The Last Olympian

Title: The Last Olympian (Book 5 of The Olympians)
Author: Rick Riordan
Publisher: Disney-Hyperion Books
Release Date: May 5, 2009

All year the half-bloods have beeen preparing for battle against the Titans, knowing the odds of a victory are grim. Kronos’s army is stronger than ever, and with every god and half-blood he recruits, the evil Titan’s power only grows.
While the Olympians struggle to contain the rampaging monster Typhon, Kronos begins his advance on New York City, where Mount Olympus stands virtually unguarded. Now it’s up to Percy Jackson and an army of young demigods to stop the Lord of Time.
The long-awaited prophecy surrounding Percy’s sixteenth birthday unfolds. And as the battle for Western civilization rages on the streets of Manhattan, Percy faces a terrifying suspicion that he may be fighting against his own fate.

This book was a great way to end the series. Everything was wrapped all nice and neat, no loose ends (well, except the one, but that leads into the next series), and all the pieces of the puzzle from all the other books were put together in this last book. Percy does a lot of growing up – I mean, he started out as a “normal” twelve-year-old when he found out he was a demigod! And now he’s sixteen! He’s faced pretty much anything, at this point, which is why I really enjoyed the ending.

The characters in this book are amazing. I felt so connected to them, especially the ones that have been mentioned in other books, like Beckendorf, Clarisse, Annabeth, and Grover. Even though Grover isn’t as involved in this one as he was in the first, second, and fourth books, he still adds some humor and a lot of wildness to the story. The whole Rachel-Percy-Annabeth thing was cleared up, even though I hadn’t anticipated how until right before Percy figured it out. I loved the interactions between people of different cabins, especially Nico and Percy, but also more minor characters like Malcolm, Annabeth’s second, or Clarisse.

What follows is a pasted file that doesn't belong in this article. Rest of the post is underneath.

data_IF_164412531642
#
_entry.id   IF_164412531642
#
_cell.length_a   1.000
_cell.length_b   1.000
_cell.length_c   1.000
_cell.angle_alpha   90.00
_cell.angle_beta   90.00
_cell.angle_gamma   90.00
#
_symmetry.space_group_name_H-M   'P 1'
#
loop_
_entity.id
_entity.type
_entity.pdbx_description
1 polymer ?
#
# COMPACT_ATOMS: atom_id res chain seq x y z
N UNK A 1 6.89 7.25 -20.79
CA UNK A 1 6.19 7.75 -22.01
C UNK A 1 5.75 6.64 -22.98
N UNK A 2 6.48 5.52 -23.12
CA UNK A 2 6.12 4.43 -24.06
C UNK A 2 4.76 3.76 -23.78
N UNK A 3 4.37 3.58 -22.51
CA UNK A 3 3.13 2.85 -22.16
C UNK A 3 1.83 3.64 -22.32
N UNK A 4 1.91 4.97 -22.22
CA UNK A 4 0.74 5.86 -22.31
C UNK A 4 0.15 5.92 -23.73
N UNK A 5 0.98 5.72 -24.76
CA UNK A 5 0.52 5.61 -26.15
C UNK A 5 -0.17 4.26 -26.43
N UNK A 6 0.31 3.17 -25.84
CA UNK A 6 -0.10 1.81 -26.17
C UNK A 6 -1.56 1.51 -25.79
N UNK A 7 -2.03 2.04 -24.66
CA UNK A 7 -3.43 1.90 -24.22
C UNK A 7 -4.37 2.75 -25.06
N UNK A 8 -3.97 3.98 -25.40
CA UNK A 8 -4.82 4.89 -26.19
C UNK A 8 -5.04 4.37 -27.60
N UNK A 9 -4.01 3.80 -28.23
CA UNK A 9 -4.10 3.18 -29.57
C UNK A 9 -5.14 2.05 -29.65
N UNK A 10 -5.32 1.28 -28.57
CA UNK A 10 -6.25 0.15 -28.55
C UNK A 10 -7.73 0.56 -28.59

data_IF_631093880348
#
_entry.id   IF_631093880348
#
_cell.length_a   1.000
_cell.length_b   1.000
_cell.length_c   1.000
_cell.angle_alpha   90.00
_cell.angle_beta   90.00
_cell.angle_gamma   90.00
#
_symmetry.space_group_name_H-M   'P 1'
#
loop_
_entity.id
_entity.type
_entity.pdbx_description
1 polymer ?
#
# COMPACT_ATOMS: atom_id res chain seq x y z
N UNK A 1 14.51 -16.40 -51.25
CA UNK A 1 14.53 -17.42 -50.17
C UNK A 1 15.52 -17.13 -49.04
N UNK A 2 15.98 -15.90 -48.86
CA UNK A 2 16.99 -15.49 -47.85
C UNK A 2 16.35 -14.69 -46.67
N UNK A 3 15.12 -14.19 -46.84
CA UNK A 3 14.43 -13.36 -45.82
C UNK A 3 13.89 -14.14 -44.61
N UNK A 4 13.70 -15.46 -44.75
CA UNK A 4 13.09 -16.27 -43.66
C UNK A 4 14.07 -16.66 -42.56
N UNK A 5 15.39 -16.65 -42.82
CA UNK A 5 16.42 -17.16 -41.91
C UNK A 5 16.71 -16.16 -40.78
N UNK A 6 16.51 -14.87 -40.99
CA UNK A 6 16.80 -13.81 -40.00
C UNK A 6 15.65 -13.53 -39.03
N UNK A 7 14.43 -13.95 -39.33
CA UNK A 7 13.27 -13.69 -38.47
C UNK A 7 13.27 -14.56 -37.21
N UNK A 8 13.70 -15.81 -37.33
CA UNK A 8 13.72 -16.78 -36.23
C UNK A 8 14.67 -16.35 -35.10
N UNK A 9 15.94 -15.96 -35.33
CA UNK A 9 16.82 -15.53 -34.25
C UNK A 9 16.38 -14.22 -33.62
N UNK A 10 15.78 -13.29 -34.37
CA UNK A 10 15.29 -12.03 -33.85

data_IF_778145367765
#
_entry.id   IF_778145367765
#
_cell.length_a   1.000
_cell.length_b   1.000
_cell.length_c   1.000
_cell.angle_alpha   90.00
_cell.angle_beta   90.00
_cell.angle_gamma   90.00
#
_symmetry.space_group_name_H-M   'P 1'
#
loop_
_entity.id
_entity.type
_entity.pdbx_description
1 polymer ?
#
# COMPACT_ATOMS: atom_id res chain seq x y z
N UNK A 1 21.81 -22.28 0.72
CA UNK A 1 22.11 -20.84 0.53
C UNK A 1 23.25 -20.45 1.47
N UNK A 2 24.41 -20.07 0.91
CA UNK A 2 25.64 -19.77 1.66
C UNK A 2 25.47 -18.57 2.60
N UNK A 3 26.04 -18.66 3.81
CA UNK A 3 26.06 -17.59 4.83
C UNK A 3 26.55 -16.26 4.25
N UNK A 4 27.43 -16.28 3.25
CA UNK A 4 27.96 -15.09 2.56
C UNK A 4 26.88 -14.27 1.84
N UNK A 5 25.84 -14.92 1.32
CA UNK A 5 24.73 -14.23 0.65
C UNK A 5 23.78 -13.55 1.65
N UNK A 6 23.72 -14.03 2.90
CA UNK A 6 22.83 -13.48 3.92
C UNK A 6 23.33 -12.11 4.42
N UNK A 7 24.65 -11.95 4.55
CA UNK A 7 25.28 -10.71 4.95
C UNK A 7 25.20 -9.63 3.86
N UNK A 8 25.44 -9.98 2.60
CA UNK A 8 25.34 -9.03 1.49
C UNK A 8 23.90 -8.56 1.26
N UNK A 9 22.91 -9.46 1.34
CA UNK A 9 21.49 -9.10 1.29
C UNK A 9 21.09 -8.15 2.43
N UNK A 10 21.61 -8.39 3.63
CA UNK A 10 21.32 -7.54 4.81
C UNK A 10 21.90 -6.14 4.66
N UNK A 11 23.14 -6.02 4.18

Also, the plot? Perfect. Honestly, it couldn’t have been better. Even though some parts are really sad, and others split your emotions in opposite directions, and some other parts are a little gross, I loved every second, because I was so involved with the characters, relationships, and plotline. I kept wondering how it was going to end, if it would be a happy ending, how could it possibly be a happy ending, how could it possibly not? Some of the characters, like Blackjack and Tyson, just crack me up, sometimes. And then the way some characters play such a huge role in this book compared to how little a role they had in the other books and what the role was really added variation to the plot. Hermes and Hades, though major gods in mythology, finally had a chance to be really involved in the plot, and I thoroughly enjoyed Nico’s affect on his father. Poseidon and Percy’s relationship really affected the plot as well, but the prophecy. The prophecy was the major piece of the story that I could not forget. Every decision Percy made, I was wondering if it was the major decision. Even something as “little” (because it’s not all that little, but it seems innocent enough, right?) as sitting on his dad’s throne made me flinch as I read along, waiting for a blast of ocean to smite him.

All in all, I enjoyed every aspect of the book, and I highly recommend it to anyone, not just middle grade/young adult readers. People of all ages can appreciate the humor, the mythology, and the intensity of the situation Percy endures as my personal favorite from Greek myths. I definitely am looking forward to Rick Riordan’s next series about Camp Half-blood, and cannot wait to dig in!

~Yours Truly

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